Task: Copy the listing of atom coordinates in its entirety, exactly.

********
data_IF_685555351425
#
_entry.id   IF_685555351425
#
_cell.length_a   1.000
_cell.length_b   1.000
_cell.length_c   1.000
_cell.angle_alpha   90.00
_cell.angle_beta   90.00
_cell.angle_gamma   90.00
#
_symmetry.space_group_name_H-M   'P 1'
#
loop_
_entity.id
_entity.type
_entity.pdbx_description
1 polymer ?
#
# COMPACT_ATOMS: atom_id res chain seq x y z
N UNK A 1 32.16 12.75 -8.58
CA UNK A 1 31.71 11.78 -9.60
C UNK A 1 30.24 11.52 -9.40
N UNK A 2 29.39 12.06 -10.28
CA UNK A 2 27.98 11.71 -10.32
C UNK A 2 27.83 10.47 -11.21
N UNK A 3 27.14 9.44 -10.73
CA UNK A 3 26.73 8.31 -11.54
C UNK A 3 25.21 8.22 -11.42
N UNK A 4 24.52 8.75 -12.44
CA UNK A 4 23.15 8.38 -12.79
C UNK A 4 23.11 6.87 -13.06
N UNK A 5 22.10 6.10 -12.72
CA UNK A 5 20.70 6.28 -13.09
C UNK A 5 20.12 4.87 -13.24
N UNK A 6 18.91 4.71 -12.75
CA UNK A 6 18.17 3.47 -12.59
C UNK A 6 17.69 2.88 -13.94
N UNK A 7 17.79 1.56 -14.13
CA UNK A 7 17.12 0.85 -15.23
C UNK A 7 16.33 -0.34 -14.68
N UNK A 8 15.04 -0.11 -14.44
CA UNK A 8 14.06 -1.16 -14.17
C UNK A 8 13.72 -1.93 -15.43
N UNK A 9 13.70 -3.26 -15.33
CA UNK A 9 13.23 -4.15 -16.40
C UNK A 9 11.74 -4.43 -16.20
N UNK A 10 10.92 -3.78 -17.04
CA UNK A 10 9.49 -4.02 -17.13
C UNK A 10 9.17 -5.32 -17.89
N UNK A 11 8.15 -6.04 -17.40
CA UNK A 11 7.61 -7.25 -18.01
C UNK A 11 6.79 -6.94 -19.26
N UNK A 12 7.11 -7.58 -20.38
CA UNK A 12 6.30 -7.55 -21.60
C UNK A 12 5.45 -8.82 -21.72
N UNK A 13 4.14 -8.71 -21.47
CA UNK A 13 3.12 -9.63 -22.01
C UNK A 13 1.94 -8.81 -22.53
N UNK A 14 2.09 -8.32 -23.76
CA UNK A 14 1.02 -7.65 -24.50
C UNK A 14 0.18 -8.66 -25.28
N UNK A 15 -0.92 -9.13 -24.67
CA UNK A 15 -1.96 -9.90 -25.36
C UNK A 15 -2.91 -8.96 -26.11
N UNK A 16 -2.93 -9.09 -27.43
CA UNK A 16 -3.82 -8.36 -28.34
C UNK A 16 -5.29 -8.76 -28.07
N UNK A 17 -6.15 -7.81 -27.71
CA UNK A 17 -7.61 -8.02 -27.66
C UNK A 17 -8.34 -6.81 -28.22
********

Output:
data_IF_685555351425
#
_entry.id   IF_685555351425
#
_cell.length_a   1.000
_cell.length_b   1.000
_cell.length_c   1.000
_cell.angle_alpha   90.00
_cell.angle_beta   90.00
_cell.angle_gamma   90.00
#
_symmetry.space_group_name_H-M   'P 1'
#
loop_
_entity.id
_entity.type
_entity.pdbx_description
1 polymer ?
#
# COMPACT_ATOMS: atom_id res chain seq x y z
N UNK A 1 32.16 12.75 -8.58
CA UNK A 1 31.71 11.78 -9.60
C UNK A 1 30.24 11.52 -9.40
N UNK A 2 29.39 12.06 -10.28
CA UNK A 2 27.98 11.71 -10.32
C UNK A 2 27.83 10.47 -11.21
N UNK A 3 27.14 9.44 -10.73
CA UNK A 3 26.73 8.31 -11.54
C UNK A 3 25.21 8.22 -11.42
N UNK A 4 24.52 8.75 -12.44
CA UNK A 4 23.15 8.38 -12.79
C UNK A 4 23.11 6.87 -13.06
N UNK A 5 22.10 6.10 -12.72
CA UNK A 5 20.70 6.28 -13.09
C UNK A 5 20.12 4.87 -13.24
N UNK A 6 18.91 4.71 -12.75
CA UNK A 6 18.17 3.47 -12.59
C UNK A 6 17.69 2.88 -13.94
N UNK A 7 17.79 1.56 -14.13
CA UNK A 7 17.12 0.85 -15.23
C UNK A 7 16.33 -0.34 -14.68
N UNK A 8 15.04 -0.11 -14.44
CA UNK A 8 14.06 -1.16 -14.17
C UNK A 8 13.72 -1.93 -15.43
N UNK A 9 13.70 -3.26 -15.33
CA UNK A 9 13.23 -4.15 -16.40
C UNK A 9 11.74 -4.43 -16.20
N UNK A 10 10.92 -3.78 -17.04
CA UNK A 10 9.49 -4.02 -17.13
C UNK A 10 9.17 -5.32 -17.89
N UNK A 11 8.15 -6.04 -17.40
CA UNK A 11 7.61 -7.25 -18.01
C UNK A 11 6.79 -6.94 -19.26
N UNK A 12 7.11 -7.58 -20.38
CA UNK A 12 6.30 -7.55 -21.60
C UNK A 12 5.45 -8.82 -21.72
N UNK A 13 4.14 -8.71 -21.47
CA UNK A 13 3.12 -9.63 -22.01
C UNK A 13 1.94 -8.81 -22.53
N UNK A 14 2.09 -8.32 -23.76
CA UNK A 14 1.02 -7.65 -24.50
C UNK A 14 0.18 -8.66 -25.28
N UNK A 15 -0.92 -9.13 -24.67
CA UNK A 15 -1.96 -9.90 -25.36
C UNK A 15 -2.91 -8.96 -26.11
N UNK A 16 -2.93 -9.09 -27.43
CA UNK A 16 -3.82 -8.36 -28.34
C UNK A 16 -5.29 -8.76 -28.07
N UNK A 17 -6.15 -7.81 -27.71
CA UNK A 17 -7.61 -8.02 -27.66
C UNK A 17 -8.34 -6.81 -28.22